I finally tried this restaurant in 2015. It operated as a vegetarian restaurant for about four years, and it became completely vegan last year. Even in 2015, the spacious upstairs restaurant offered a great variety of vegan East Asian cuisine. The menu’s heavy on the mock meat, but there’s plenty without that. At 123 Dorrance Street (a couple of blocks from the Red Fez), a five-minute walk from the Biltmore, it’s one of the closest options. It’s open Monday through Thursday from 11:30 a.m. to 10 p.m., Friday from 11:30 a.m. to 11 p.m., Saturday from noon to 11 p.m., and Sunday noon to 10 pm.
Kabob and Curry
[Update 2017] All the members of the Indian RI family of restaurants seem to have busted websites. Kabob and Curry has recent Yelp reviews, and the Eat24 menu still seems to be functional, so it appears to still be open.
Kabob and Curry, at 261 Thayer Street, is adjacent to Brown University, about a ten minute walk from the John Hay Library or HP Lovecraft Square. It offers dishes from various regions of India and has a number of starters and entrees clearly marked as vegetarian and vegan. Other categories aren’t marked, so ask if unsure. For the dosas (one of my favorite foods in the world), just get one of the two without chicken (they’re on the smaller side for dosas, so you’ll probably want an entree or at least a side). Monday through Thursday hours are 11 a.m. to 10:30 p.m., Friday and Saturday hours are 11 a.m. to 11 p.m., and Sunday hours are 11:30 a.m. to 10 p.m.
SWAN POINT CEMETERY
All three of the places listed here are in the same shopping center, at 727 East Avenue, Pawtucket, a little north and west of Swan Point Cemetery.
This bakery, juice bar, and coffee shop is completely vegan (though I believe it offers real milk for those who want it). It has morning pastries, cakes, breads, cookies, and raw options–just a ton of sweet and savory options. There’s also a lunch-to-go case. This is definitely a great choice if you’re in the area and need a little pick-me-up or want to get a selection of treats for later. It’s open from 7 a.m. to 9 p.m. Monday through Thursday, 7 a.m. to 10 p.m. Friday, 8 a.m. to 10 p.m. Saturday, and 8 a.m. to 9 p.m. Sunday.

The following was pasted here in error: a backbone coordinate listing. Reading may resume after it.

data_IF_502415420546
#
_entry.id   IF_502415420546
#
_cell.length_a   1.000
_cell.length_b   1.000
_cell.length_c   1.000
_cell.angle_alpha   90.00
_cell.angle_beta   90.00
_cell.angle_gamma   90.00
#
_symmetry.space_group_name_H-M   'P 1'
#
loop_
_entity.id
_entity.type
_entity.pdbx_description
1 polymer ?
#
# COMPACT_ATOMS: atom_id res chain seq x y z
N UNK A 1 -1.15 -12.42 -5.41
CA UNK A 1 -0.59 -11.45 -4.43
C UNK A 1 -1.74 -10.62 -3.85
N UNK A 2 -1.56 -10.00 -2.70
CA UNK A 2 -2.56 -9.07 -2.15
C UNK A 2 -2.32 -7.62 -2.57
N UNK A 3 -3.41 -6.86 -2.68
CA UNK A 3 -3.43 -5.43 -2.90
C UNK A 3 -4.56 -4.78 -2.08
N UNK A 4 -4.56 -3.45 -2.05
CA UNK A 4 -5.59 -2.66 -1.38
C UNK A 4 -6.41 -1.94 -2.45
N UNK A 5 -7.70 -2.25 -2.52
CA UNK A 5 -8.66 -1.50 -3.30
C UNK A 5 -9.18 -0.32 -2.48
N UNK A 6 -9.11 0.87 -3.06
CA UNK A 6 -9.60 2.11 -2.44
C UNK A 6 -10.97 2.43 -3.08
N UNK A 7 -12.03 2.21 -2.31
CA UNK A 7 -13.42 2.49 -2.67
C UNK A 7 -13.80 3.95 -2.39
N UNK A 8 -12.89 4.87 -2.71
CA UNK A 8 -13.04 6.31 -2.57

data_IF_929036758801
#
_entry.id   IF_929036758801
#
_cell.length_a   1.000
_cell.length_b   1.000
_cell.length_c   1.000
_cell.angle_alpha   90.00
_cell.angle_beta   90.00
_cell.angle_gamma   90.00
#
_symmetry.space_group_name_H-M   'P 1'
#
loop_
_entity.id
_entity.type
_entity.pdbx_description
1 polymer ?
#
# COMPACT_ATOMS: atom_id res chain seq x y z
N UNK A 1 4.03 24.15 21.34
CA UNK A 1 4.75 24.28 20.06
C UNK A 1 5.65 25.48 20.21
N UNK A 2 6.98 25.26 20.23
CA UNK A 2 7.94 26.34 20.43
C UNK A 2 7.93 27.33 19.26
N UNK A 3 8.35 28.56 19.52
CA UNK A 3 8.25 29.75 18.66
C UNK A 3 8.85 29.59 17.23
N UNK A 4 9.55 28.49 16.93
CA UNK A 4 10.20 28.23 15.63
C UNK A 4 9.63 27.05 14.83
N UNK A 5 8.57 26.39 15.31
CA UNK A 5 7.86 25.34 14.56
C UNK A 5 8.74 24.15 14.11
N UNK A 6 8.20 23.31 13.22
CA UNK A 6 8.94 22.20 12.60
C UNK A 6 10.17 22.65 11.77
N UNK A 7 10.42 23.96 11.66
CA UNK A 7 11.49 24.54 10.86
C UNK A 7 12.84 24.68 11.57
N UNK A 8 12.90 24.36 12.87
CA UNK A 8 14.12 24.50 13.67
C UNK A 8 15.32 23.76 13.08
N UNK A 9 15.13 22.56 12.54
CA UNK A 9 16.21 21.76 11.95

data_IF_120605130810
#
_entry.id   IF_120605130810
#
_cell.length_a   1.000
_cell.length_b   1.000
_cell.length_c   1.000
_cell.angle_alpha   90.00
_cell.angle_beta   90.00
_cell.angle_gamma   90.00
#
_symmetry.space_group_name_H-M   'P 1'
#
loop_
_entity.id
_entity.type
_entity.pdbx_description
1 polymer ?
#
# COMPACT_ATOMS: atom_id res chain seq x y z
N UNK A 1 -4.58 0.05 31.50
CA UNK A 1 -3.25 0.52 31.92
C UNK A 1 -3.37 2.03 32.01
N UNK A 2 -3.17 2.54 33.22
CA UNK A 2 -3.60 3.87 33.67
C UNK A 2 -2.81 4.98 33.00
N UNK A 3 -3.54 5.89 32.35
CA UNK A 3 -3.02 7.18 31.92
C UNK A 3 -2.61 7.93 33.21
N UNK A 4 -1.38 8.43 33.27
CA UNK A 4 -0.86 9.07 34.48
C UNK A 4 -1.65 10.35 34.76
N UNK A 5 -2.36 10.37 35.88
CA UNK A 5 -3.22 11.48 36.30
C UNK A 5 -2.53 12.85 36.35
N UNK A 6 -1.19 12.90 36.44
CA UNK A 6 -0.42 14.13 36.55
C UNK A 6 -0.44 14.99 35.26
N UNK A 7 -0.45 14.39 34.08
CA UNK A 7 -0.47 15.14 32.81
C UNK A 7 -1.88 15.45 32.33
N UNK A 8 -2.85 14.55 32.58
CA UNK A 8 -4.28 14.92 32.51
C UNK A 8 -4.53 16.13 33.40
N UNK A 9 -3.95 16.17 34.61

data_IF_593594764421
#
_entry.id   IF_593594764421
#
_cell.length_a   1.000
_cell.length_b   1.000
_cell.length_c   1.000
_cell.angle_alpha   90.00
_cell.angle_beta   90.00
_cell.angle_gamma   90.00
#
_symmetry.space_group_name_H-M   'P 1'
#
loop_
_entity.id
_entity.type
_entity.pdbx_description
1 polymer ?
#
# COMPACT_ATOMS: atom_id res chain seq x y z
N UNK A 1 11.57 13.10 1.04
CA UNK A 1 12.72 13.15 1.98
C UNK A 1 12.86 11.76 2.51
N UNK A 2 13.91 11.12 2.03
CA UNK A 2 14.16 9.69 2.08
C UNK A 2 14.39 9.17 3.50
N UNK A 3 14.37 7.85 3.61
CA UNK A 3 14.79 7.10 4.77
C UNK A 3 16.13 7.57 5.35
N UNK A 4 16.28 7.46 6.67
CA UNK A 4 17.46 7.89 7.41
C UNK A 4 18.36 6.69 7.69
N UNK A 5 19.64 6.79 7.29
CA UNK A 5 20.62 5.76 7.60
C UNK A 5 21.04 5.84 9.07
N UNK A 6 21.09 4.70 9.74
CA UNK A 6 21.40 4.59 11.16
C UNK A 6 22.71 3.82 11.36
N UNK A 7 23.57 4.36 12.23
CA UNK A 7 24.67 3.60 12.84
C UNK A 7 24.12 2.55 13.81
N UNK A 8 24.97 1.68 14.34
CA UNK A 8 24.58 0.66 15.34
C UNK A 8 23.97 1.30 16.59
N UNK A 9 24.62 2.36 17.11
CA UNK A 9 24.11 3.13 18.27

This vegetarian restaurant, in one form or another, has been serving the area’s needs for decades. It has an extensive and varied menu. Some vegan items have “vegan” in the name, but there are other options available with a little investigation. I ate there on my first trip to Providence and didn’t get a chance to get up there during the 2013 NecronomiCon. I don’t, unfortunately, remember what I had, but whatever it was, I enjoyed it. Unless you’re going up to the area to visit the cemetery or taking a tour of Slater’s Mill, I don’t know that it’s worth a special trip, unless you have exhausted Providence’s offerings. It’s hours are 11 a.m. to 10 p.m. Monday through Saturday, and 10 a.m. to 3 p.m. for Sunday brunch and 5 p.m. to 10 p.m. for Sunday dinner.
[Update 2017] All the members of the Indian RI family of restaurants seem to have busted websites. Rasoi has recent Yelp reviews, and the Eat24 menu still seems to be functional, so it appears to still be open.
This restaurant is operated by the same head chef as Kabob and Curry and seems even more dedicated to highlighting cuisine from across India. The menu marks vegan options and there is a vegan buffet on Saturdays. The dosas here are more substantial than at Kabob and Curry, and when I went a few years ago, my dosa came out “unwrapped,” allowing me to fill it as I liked. The hours are 11:30 a.m. to 10 p.m. Monday through Thursday, 11:30 a.m. to 10:30 p.m. Friday and Saturday, and 11:30 p.m. to 9:30 p.m. Sunday.